Sunday, 27 January 2013

US climate scientist against nuclear in India

The Hindu - Mumbai, January 23, 2013

For Jaitapur villagers, questions remain:
The nuclear energy throughout the world is nearing to its irrelevance, said Dr. John Byrne, Director of the Centre for Energy and Environmental Policy (CEEP) and a distinguished Professor of University of Delaware, U.S. on Wednesday. Dr. Byrne has contributed to the Intergovernmental Panel on Climate Change (IPCC) since 1992 and shares the 2007 Nobel Peace Prize with the IPCC researchers.

Dr. Byrne, who is on a 12-day tour to India, held a meeting with the villagers of area in and around the proposed Jaitapur nuclear Power Plant (JNPP). “It seems the people have a number of unanswered questions. The answers provided to them and the risks or other implications of the project are not clear at all. People want to know the reason for bringing this project here,” he said, in a press conference organised by Greenpeace, after the meeting with villagers and anti-nuclear power activists.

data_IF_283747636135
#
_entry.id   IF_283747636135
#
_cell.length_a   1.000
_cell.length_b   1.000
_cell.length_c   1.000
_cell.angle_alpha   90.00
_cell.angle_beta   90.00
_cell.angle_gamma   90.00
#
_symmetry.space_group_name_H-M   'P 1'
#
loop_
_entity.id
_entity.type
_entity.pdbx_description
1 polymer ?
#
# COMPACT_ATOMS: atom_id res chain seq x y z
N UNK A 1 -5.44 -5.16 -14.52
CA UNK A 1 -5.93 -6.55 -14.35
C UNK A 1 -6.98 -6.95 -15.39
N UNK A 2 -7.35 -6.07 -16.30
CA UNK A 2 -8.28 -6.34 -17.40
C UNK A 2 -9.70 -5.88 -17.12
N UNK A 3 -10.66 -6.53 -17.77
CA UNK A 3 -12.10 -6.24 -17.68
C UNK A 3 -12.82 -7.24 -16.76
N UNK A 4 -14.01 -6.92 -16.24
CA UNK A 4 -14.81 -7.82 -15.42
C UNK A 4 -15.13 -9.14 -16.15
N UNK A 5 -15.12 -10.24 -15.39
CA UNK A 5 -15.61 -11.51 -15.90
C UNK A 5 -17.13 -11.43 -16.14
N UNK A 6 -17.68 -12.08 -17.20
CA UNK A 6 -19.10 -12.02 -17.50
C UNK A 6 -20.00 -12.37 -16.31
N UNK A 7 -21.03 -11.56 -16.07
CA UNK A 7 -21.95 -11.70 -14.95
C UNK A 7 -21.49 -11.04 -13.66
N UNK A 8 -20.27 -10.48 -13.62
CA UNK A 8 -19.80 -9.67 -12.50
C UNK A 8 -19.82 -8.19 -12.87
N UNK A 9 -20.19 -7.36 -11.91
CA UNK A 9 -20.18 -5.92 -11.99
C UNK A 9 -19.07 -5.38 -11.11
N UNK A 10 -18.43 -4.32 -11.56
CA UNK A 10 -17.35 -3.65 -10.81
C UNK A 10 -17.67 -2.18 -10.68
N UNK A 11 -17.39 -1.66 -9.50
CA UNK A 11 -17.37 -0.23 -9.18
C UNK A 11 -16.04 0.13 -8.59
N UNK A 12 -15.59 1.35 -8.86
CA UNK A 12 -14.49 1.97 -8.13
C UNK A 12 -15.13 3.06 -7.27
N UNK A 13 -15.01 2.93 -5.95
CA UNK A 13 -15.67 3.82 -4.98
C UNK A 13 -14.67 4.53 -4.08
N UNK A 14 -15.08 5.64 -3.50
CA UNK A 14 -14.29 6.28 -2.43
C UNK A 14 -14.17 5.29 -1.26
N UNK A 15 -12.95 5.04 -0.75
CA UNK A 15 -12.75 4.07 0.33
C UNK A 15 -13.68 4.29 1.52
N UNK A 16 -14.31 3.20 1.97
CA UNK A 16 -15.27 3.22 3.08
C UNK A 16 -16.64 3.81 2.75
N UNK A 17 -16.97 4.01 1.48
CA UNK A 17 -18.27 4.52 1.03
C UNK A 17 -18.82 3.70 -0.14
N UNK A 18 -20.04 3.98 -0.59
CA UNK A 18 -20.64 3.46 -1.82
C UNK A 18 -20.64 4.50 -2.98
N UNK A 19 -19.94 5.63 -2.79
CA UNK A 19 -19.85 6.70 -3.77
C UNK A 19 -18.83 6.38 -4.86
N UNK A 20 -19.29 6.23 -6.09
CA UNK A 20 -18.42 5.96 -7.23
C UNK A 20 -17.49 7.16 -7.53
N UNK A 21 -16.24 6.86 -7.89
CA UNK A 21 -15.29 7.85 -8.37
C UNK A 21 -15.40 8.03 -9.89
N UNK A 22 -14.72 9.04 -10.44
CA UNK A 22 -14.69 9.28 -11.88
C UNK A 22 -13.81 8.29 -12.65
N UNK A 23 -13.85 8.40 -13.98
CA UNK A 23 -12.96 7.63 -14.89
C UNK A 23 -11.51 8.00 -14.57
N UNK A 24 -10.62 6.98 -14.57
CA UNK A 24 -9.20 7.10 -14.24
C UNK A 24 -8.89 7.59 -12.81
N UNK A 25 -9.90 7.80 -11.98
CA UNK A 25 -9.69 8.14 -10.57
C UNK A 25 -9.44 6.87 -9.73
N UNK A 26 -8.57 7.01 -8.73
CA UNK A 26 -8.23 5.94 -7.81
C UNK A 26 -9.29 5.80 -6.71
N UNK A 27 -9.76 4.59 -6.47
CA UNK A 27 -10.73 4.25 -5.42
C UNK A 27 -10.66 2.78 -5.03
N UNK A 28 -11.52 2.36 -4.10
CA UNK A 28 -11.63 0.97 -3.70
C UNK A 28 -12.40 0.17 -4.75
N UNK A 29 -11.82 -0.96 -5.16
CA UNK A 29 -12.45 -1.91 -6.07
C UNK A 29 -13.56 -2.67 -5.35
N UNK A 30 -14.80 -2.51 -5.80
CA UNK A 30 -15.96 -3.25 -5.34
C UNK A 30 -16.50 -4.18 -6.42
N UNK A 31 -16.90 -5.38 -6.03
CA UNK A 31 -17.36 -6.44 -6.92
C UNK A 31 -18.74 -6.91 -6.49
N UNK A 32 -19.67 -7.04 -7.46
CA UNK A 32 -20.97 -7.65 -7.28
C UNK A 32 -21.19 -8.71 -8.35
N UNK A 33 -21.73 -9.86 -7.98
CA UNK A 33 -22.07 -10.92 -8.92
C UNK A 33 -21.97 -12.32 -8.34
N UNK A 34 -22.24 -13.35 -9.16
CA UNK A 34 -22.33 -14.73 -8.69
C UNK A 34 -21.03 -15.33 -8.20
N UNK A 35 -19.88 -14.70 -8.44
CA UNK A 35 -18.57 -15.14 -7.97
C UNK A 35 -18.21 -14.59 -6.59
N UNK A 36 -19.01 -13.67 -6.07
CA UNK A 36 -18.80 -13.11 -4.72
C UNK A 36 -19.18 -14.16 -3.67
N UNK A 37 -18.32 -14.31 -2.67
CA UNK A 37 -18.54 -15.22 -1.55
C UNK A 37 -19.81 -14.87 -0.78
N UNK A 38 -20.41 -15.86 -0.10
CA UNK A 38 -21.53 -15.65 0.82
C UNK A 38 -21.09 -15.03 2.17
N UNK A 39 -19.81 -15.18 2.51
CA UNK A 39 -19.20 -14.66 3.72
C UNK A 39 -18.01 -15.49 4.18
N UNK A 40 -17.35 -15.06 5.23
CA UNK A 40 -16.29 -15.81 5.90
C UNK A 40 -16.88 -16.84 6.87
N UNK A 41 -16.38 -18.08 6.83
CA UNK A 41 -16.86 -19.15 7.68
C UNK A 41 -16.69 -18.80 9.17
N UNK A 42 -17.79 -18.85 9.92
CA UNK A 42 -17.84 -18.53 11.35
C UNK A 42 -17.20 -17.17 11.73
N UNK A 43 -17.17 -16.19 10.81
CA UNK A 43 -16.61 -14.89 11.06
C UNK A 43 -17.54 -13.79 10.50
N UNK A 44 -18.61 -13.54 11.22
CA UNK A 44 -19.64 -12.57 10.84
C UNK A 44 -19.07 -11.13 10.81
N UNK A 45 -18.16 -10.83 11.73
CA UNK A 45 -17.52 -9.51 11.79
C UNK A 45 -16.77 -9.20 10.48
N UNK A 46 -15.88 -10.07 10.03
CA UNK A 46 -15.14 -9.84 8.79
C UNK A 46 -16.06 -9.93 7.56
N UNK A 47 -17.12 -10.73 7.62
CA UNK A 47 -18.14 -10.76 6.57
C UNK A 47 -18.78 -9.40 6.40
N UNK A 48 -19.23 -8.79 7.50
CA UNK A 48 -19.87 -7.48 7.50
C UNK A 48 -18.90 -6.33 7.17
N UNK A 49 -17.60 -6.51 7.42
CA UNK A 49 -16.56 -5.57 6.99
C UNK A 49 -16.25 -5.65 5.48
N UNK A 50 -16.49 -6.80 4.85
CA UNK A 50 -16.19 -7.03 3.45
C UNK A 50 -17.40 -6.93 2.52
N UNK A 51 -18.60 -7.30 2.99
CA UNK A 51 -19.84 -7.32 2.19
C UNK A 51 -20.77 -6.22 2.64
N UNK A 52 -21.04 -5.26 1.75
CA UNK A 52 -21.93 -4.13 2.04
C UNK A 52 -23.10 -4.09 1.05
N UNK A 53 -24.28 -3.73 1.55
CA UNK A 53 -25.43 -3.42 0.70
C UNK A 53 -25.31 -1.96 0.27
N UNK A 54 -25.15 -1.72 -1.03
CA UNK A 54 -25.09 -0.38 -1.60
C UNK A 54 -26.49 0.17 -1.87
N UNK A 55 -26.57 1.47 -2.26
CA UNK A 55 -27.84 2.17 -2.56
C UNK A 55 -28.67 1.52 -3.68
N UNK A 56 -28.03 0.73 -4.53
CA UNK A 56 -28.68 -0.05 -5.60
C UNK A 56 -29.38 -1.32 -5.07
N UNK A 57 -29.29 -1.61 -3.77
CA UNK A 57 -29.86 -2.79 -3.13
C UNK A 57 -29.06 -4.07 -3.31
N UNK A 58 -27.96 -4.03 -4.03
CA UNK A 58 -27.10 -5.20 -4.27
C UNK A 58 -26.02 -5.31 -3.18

Making his stand against nuclear energy clear, Dr. Byrne said, “This technology (nuclear) has a record of unanticipated accidents because of its complex nature. The economic investment required to build and operate the plant is huge and the ecological risks associated with the nuclear plant cannot be denied,” he said. In particular, he noted the repeated negative advisories from credit rating agencies regarding nuclear power. “Considering all the negative sides of the nuclear energy and the available options of renewable energy sources such as solar and wind, the nuclear energy is nearing to its irrelevance,” he said.

According to Dr. Byrne, the evidence from scientific community in Japan shows that nuclear accident in Fukushima after the earthquake and tsunami has its roots in the technology and management related issues. “These were the problems which were not anticipated even by the well-learned technicians from Japanese nuclear industry,” he alleged.

Comparing the option of solar energy to nuclear, he said the former is more sustainable. “But right now the solar energy is restricted for individual uses. There has been no cost-effective model in case of solar energy to build a plant which will benefit larger population. We are working on such model, but I am sure that in future, such model will be developed,” he said.


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